For the last four months, we’ve been in print stating that based on First Coverage’s sell-side sentiment, and the self-interest of those that make their living within this industry, this market would end 2009 near the year highs…and we were right. We also said that as the calendar turned to 2010 there would be a dramatic turn in how people felt about the market and, so far, it looks like we’re right on that, as well.
It’s no secret that the easy money got made by everybody last year, and while we (as an industry) got paid well, we aren’t letting our winnings ride, at least not yet. Even as retail investors get excited about an up day to start 2010, we, as institutional professionals, are cautious and waiting for more data.
History has taught us that it’s these waiting periods that are vulnerable to substantial shifts in sentiment. As we enter 2010, the upcoming data points, both economic and fundamental, will dictate the next leg of the market. This market rallied so much and for so long, that at some point there had to be a reckoning that examined fundamentals and data points in an attempt to figure out if we have gone too far. The sell-side is clearly stating that Green Shoots, “less bad” and earnings saved by job cuts won’t be enough in 2010. For the first time in almost a year, the sell-side is withholding their judgement and cautiously taking money off the table as they wait for upcoming economic and earning numbers to tell us what type of economy we really have here.
On First Day of 2010, the Market Moves Up while Sentiment Moves Down.
The most glaring example of the brand new 2010 schism between reality (i.e., a skittishness amongst the sell-side that’s been building for weeks now) and perception (i.e., how the market rocketed out of the gates on the first trading day of the year) can be clearly demonstrated by the below table, which details the changes in First Coverage Sentiment by industry (first column of numbers) lined up against what actually happened in the market yesterday (second column of numbers).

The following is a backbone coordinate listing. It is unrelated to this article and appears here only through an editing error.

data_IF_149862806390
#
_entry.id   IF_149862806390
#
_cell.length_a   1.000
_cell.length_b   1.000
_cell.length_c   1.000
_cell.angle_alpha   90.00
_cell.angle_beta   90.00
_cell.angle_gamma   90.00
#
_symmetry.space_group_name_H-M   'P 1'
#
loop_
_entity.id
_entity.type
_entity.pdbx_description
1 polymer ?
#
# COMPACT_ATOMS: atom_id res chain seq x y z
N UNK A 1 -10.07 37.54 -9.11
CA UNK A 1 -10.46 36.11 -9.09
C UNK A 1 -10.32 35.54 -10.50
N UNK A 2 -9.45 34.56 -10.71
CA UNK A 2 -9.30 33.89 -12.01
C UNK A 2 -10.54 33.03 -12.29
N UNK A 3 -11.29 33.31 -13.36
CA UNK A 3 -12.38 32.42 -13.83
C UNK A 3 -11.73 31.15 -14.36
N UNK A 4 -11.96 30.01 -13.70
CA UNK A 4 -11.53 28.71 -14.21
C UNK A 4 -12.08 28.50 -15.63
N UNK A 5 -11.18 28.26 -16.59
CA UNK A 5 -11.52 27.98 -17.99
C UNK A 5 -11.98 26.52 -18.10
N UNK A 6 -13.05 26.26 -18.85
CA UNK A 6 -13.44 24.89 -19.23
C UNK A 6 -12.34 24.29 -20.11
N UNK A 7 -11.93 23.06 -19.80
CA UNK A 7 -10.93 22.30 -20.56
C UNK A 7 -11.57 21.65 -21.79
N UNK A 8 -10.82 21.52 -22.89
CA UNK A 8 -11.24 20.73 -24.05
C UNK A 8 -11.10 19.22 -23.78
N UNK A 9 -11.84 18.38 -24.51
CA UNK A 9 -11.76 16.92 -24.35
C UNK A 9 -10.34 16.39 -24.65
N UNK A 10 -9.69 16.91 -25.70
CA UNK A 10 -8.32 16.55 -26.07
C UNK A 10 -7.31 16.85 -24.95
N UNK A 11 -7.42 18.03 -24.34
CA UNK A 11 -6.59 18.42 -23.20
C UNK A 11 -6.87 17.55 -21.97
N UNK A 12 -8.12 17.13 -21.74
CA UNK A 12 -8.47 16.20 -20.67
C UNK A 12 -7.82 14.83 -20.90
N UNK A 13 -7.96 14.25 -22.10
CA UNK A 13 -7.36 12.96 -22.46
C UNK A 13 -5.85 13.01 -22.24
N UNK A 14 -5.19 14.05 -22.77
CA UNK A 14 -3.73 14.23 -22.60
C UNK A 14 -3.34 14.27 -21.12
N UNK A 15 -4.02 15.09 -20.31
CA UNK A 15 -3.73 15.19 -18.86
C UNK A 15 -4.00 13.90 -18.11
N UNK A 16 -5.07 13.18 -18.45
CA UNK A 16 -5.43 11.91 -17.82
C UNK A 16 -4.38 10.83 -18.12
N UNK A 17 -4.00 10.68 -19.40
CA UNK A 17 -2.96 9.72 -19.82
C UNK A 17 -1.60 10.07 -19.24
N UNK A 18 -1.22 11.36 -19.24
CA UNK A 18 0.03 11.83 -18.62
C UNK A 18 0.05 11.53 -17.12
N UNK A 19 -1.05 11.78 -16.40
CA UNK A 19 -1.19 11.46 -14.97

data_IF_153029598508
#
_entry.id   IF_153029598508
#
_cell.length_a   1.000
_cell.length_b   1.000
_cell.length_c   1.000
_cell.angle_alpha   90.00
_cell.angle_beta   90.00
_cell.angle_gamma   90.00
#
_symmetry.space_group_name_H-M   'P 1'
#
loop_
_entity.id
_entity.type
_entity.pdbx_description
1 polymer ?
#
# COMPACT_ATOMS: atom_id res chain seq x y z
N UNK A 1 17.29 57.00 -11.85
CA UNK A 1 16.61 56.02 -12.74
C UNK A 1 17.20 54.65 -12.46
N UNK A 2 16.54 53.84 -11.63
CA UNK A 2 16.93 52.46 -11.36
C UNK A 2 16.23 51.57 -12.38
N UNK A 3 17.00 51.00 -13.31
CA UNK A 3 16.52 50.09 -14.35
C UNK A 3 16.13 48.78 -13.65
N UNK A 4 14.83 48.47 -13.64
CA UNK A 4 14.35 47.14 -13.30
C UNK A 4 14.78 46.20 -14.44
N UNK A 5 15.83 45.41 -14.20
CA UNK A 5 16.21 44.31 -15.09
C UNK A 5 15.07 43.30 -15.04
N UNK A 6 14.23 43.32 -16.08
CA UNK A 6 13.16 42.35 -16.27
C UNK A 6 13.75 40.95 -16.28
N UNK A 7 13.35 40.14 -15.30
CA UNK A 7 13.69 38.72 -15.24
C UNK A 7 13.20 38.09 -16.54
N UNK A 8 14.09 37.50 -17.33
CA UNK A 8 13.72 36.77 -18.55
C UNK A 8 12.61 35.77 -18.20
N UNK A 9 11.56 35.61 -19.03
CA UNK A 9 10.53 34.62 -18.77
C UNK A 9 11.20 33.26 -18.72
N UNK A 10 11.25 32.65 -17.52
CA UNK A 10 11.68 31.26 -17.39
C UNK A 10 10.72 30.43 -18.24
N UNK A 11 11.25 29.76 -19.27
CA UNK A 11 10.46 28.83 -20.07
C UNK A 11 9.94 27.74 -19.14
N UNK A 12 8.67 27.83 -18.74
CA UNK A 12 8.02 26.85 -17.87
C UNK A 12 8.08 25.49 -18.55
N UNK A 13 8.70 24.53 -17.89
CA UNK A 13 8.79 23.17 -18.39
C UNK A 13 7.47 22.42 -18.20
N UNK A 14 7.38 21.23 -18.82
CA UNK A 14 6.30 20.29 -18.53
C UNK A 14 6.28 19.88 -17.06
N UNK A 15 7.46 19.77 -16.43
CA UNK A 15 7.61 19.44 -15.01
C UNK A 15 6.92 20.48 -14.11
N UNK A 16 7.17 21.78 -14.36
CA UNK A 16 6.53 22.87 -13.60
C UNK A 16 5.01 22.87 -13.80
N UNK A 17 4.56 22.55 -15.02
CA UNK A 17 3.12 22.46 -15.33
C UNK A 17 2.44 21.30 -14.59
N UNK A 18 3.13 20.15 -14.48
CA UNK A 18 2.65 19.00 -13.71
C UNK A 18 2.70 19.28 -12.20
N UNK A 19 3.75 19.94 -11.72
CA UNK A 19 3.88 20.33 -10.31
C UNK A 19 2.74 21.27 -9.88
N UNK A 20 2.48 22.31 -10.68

Oil & Gas
At the same time as 100% of the industries went up today in market performance, 90% of the industries suffered a fairly significant day-over-day sentiment decline. Underneath the swagger and tough exterior of this market rally, there exists a growing group of cautious, conservative sell-side professionals beginning to talk down this market to their buy-side client base. And while it’s only one day and only a single data point that does not make a trend, it’s clear this new subdued feeling of the sell-side is not being reflected in market performance…at least not yet.
Back to Basics
Broadening out our time period from a single day to a couple of months, some trends regarding which industries the sell-side is suggesting, if you have to be long this market, started percolating over the last quarter of 2009 and have persisted and strengthened over the few weeks since we last wrote about sentiment.
There is a “Back to Basics” feel about the start of 2010 as the sell-side suggests that their clients look towards areas like Industrials, Basic Materials and Oil & Gas. There is an appetite for risk in 2010, but this is a different type of risk appetite than that what was evident in 2009. Last year, it was all about investing in risk. This year the sell-side is positioning their clients’ portfolios to be prepared for broader risks to the market that are currently unknown but might arise throughout the first quarter of 2010.
Stocks to Watch
Over the last week, the following stocks had the largest bullish and bearish sentiment shifts amongst the sell-side.
Oil & Gas
Until next week …